3. Atchafalaya River: This river has been trying to
pirate (change the course of) the Mississippi River
for the last 100 years and it is only through massive
cost and effort by the Army Corps of Engineers that it
has not. It almost took the river in 1969 when Camille
came through and Camille was not a direct hit. This
time, with Katrina, it looks like it might succeed.
If so all of the old Mississippi River below it will
be mud flats and swamps, including what's left of Port
Fourchon and New Orleans, and there will be a new
Mississippi River route to the Gulf.
So remember you heard it first from the old
geographer, and go out right now and fill up all of
your gasoline tanks. If any one of the above three
things happens, gasoline will be at least as scarce as
it was in the oil crisis of the 1970's. I don't mean
it will be expensive (it will be), I mean you won't be
able to find it.
Redneck prayers aloft for the Gulf Coast, and the rest of the country, too.
Saturday, August 27, 2005
Prestidigitation .. and racin' as religion
Ol' ER managed to use two different sets of pruners, his brand-new lopping shears, and a hatchet -- plus some Tangleroot tree salve, a petroleum distillate -- and managed to neither lop off any fingers or toes nor blow hisself up.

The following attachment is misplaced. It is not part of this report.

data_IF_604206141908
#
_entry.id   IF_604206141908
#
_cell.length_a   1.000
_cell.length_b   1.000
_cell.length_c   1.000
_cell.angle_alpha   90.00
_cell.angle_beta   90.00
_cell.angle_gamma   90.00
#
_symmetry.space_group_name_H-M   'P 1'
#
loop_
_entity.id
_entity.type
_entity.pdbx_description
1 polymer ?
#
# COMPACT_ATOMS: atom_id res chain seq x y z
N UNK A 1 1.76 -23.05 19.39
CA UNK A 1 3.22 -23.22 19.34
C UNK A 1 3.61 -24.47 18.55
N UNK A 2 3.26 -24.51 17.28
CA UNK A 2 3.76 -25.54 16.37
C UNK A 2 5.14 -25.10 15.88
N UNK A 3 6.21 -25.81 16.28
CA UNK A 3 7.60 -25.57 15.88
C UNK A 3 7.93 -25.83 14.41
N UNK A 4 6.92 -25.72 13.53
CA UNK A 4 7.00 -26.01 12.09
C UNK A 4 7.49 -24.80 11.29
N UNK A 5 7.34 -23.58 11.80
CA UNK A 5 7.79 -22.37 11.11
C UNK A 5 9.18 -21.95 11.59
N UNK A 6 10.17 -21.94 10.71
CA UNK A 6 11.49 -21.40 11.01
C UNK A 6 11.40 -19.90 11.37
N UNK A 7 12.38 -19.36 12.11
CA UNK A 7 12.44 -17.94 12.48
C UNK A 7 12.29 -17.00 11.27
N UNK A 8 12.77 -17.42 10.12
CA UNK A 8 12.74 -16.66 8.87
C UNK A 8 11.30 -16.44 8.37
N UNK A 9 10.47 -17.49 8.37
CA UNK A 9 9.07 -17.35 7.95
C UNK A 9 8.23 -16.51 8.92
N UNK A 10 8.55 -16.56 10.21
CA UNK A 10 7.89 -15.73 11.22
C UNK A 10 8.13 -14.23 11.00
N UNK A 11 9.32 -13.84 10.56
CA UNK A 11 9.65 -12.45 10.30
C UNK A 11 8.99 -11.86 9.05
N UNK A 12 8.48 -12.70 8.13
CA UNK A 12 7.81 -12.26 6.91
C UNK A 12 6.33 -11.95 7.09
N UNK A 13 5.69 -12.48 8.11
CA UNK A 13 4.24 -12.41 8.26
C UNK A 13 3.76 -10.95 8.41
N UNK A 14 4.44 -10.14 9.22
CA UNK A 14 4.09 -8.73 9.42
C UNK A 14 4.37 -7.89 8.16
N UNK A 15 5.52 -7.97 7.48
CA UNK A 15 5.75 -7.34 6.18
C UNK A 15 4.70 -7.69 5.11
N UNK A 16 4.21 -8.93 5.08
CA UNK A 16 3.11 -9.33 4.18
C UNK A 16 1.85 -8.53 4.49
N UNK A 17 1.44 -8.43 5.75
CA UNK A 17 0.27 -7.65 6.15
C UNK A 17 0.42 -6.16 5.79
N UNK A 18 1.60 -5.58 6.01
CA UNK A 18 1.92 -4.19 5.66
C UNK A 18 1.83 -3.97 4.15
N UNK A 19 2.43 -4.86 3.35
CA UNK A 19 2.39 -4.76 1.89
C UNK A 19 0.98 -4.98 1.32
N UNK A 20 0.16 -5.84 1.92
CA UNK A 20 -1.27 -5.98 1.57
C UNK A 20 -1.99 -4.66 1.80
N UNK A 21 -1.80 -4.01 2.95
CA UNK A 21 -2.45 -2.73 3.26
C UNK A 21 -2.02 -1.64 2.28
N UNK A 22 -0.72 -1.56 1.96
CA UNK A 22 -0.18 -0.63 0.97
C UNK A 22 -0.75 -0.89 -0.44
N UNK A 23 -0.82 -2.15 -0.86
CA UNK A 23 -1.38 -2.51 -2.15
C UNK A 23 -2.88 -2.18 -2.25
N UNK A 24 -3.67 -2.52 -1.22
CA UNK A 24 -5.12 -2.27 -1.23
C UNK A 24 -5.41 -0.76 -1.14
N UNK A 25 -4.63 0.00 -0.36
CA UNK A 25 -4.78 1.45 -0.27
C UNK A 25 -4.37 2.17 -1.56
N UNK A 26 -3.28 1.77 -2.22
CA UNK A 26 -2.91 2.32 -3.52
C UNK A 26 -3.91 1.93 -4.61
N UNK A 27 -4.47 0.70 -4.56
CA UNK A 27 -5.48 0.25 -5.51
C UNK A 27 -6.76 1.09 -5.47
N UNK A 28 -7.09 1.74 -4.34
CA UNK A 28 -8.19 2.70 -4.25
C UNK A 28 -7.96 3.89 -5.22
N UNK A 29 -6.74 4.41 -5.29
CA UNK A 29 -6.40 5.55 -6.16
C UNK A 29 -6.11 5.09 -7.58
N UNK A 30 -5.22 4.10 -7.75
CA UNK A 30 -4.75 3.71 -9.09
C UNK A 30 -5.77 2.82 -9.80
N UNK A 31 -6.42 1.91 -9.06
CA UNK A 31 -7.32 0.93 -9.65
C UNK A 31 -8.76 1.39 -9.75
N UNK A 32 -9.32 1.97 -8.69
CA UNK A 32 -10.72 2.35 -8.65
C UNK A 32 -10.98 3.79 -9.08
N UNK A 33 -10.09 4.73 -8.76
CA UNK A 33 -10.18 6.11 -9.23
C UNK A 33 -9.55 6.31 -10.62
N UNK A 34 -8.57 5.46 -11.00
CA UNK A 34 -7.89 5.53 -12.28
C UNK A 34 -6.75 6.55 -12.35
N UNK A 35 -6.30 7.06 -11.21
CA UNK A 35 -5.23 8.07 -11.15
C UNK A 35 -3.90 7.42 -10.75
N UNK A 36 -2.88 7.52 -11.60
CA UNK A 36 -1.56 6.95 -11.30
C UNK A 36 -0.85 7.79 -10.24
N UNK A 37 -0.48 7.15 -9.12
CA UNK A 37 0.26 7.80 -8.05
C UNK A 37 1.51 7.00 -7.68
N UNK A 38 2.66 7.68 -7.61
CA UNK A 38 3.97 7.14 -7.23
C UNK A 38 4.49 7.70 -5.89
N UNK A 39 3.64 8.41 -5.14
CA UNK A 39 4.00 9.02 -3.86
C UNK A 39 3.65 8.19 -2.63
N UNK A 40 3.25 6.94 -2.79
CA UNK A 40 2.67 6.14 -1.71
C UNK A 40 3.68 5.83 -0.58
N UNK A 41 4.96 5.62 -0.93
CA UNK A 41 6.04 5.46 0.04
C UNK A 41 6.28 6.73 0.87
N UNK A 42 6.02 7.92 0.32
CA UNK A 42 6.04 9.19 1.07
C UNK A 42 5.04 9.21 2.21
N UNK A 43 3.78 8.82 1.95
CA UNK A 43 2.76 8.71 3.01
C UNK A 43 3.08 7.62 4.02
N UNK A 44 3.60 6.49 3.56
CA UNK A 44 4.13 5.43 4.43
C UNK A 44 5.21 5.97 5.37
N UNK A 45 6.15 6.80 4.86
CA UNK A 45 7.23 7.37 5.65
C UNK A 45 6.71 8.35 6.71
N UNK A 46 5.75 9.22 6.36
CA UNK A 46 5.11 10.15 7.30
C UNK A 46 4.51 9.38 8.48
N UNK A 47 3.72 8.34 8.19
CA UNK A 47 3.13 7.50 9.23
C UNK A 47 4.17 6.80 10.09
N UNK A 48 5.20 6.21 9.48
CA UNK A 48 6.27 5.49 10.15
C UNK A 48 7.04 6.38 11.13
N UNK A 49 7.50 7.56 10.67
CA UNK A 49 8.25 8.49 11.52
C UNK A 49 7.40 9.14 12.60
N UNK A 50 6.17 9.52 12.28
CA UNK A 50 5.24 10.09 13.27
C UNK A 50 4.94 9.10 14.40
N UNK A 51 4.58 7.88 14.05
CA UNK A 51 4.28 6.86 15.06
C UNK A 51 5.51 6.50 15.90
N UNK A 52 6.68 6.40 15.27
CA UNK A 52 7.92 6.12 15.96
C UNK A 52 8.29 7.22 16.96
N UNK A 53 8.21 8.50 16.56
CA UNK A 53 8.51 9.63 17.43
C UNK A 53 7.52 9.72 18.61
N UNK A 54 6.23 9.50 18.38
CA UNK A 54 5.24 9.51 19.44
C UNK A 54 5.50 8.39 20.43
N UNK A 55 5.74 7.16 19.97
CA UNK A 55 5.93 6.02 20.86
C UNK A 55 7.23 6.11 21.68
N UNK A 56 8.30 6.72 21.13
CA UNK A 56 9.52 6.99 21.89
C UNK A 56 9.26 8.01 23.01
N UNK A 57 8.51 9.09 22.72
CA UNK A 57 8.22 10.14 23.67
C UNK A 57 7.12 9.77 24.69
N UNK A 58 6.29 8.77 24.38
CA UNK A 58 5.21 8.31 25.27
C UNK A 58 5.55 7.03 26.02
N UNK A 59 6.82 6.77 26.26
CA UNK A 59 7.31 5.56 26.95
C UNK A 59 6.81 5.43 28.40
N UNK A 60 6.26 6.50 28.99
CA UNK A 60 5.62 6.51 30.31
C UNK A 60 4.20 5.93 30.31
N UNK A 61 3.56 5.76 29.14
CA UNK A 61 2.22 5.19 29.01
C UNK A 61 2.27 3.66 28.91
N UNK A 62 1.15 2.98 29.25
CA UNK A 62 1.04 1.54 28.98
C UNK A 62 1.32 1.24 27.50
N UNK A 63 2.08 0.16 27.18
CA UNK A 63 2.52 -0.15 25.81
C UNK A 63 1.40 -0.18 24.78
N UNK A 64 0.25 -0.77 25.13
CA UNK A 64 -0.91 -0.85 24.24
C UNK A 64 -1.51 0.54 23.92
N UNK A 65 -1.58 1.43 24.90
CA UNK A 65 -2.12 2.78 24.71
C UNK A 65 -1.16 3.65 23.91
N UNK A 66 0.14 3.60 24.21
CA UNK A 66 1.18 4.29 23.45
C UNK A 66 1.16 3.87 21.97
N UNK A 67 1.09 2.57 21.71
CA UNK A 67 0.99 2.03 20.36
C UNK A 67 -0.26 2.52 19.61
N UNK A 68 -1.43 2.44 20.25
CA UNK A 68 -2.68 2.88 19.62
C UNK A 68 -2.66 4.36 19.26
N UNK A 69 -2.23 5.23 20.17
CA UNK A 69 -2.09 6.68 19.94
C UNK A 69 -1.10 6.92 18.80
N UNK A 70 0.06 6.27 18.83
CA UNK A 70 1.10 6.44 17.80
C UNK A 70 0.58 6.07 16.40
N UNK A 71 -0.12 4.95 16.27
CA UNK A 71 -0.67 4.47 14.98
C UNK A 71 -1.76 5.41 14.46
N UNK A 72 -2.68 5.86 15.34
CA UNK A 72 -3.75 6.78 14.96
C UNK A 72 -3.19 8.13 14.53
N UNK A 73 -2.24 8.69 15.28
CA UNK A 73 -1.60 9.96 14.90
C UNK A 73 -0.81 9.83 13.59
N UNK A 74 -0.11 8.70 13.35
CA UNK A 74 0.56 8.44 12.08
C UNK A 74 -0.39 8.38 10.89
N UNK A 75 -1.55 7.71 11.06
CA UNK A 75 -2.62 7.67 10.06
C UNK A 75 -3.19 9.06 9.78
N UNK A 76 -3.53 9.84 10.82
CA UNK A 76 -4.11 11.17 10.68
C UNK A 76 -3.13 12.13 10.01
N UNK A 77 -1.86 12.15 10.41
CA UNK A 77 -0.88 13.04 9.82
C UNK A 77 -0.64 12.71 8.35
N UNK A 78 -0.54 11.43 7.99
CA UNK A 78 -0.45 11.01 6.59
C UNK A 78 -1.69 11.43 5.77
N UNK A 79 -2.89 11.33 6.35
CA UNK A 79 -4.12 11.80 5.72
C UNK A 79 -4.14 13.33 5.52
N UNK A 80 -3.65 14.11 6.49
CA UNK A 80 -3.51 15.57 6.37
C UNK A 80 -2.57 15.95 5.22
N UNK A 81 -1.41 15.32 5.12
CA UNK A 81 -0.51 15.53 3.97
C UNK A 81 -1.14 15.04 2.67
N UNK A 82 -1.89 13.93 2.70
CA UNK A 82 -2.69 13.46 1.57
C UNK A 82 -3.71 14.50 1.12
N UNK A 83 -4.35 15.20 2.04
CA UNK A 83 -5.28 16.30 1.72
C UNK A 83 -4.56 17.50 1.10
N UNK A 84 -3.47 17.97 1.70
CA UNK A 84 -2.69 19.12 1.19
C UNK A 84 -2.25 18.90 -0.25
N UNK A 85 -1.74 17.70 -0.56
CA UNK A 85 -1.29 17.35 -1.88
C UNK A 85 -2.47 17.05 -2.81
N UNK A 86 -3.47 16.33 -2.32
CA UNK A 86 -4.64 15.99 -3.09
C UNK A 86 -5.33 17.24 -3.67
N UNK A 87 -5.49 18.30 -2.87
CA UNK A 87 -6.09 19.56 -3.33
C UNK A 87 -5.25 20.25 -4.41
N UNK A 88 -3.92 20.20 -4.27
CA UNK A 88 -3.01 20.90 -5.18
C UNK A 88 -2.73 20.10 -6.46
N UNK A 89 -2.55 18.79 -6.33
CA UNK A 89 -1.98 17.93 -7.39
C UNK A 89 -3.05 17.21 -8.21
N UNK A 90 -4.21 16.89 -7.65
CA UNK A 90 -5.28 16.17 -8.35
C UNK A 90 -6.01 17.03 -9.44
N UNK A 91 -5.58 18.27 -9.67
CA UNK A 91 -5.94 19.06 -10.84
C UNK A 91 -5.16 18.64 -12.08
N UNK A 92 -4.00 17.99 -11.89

The closest he came to injury was in droppin' some limbs on his tennis shoe-clad feet, so clad 'cause he was in a rush and didn't put on his trusty Redwings.
We now return to the Bristol Night Race, where we are happy if Tony Stewart gets some more points.
However, Dr. ER and Bird are Junior fans first. I am a Kevin Harvick fan first, 'cause he got Dale Sr.'s ride, then for Junior, although it's damn close. We also all cheer and holler for Mikey Waldrip.
Oh. BIG BIRD NEWS:
She says she thinks this guy she has been hangin' with might could be her next main squeeze. Someobdy hold me. The boy is a gen-yoo-wine YANKEE. From Masa-fricking-chusetts! Transferred to Oklahoma State from a community college in LOWELL.